Fact Check: Heaven’s Feels’ (Im)Morality of Life

Created and developed far from Europe and the Americas, and conceived in a country where less than 1% of the populace is Christian, manga could hardly be called out for inaccurately portraying Christianity.  It would be silly for calling out mangaka for getting the story of Christ wrong or for presenting the Bible as “just another religion.”  Still, manga is full of religious references to God and gods, which presents a great opportunity to discuss matters of spirituality.  And that’s the idea behind this new series of posts, Fact Check, in which I’ll investigate some of the claims of anime and manga characters and weigh them against the truth of scripture.

Warning: Today’s post contains massive spoilers for the ending of Heaven’s Feel, the third arc of Fate/Stay Night. Also note that this is taken from Fate/Stay Night: Realta Nua, the all ages adaptation of the visual novel Fate/Stay Night.

The Claim

The following is a conversation between Shirou and Kirei in the final showdown of Heaven’s Feel, English translation courtesy of Beast’s Lair.

Kotomine: “What is good and evil? Are you saying murder is an absolute evil?

…There is no answer from the start. That’s what humans are like. There is no clear answer, and they accept a changing truth. We have no absolute truth from the very beginning.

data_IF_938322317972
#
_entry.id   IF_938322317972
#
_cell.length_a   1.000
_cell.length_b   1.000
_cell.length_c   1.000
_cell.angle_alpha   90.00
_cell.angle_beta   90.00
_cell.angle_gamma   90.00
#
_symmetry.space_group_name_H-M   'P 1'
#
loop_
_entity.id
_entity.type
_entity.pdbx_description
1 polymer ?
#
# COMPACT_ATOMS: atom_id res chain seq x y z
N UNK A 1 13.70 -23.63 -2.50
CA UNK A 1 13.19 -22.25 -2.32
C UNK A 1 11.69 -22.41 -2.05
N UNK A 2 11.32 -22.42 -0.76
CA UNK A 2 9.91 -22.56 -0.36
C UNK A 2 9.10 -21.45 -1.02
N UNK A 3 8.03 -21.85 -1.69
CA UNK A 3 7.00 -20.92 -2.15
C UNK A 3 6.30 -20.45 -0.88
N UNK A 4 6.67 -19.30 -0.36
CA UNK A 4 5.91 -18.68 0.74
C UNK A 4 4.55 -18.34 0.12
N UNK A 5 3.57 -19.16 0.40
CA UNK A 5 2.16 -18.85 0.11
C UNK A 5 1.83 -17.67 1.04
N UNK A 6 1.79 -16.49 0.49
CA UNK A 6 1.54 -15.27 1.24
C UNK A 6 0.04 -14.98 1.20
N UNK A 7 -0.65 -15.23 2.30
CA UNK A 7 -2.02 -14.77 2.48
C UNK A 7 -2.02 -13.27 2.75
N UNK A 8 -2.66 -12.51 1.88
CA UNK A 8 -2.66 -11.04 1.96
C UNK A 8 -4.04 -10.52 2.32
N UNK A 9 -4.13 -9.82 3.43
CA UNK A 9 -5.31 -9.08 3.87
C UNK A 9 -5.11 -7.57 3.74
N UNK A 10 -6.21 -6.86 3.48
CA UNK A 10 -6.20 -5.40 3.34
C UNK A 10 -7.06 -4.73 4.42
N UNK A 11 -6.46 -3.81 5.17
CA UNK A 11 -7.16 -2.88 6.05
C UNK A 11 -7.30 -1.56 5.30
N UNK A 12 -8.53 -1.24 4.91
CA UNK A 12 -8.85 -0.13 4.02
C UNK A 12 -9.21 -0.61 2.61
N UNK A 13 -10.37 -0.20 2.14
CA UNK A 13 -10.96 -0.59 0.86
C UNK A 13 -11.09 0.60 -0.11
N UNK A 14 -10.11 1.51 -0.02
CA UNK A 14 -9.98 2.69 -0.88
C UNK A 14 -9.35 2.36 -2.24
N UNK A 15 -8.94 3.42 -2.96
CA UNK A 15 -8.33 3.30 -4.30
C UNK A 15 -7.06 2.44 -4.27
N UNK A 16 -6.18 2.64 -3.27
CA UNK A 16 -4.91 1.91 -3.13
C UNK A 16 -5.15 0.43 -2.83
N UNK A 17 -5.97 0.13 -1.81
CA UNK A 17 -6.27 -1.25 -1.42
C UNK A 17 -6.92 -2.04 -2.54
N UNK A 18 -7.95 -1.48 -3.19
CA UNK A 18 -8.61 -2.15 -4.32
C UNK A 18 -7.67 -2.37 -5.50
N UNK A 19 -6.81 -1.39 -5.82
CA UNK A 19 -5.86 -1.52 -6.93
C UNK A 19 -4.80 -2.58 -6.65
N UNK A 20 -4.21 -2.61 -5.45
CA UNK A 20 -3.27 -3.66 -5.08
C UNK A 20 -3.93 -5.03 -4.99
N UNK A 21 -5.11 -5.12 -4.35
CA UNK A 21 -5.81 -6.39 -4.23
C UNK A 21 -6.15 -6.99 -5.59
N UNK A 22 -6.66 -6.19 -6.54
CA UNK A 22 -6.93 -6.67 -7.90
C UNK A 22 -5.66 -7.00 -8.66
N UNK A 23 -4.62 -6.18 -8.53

Humans have both good and evil, and it’s up to you to decide which is which. The start is at zero, and there is no crime in being born. I thought I’d already told you.”

Shirou: “—-Yeah. You said there’s no crime in the baby even if it’s evil.”

Kotomine: “Correct. Humans become good or evil through learning.

A certain scripture mentions that humans are superior beings to angels. Why? Because there are people who know of evil, but do not become evil. It’s different from angels, who only know of good since birth. Humans have evil, but can live as good, so they are superior to angels, who only know of good.

—-And at the same time.

There are rare moments of goodwill shown by evil men. There are bad intentions shown on a whim by saints. The contradiction. The coexistence of good and evil is the Holy Grail that makes people human. Living is a crime by itself, and there are punishments because one is alive. Good exists with life, and evil exists with life.


—-You cannot inquire about the crime of one who has not yet been born.

There is no existence that is born as evil, that is unwanted by everyone.

It has no reason to be punished until it is born.”

Kotomine Kirei’s claim is this: the unborn are innocent of any evil and can only be confirmed of evil after their birth by considering their thoughts and deeds.

Fate/Stay Night: Realta Nua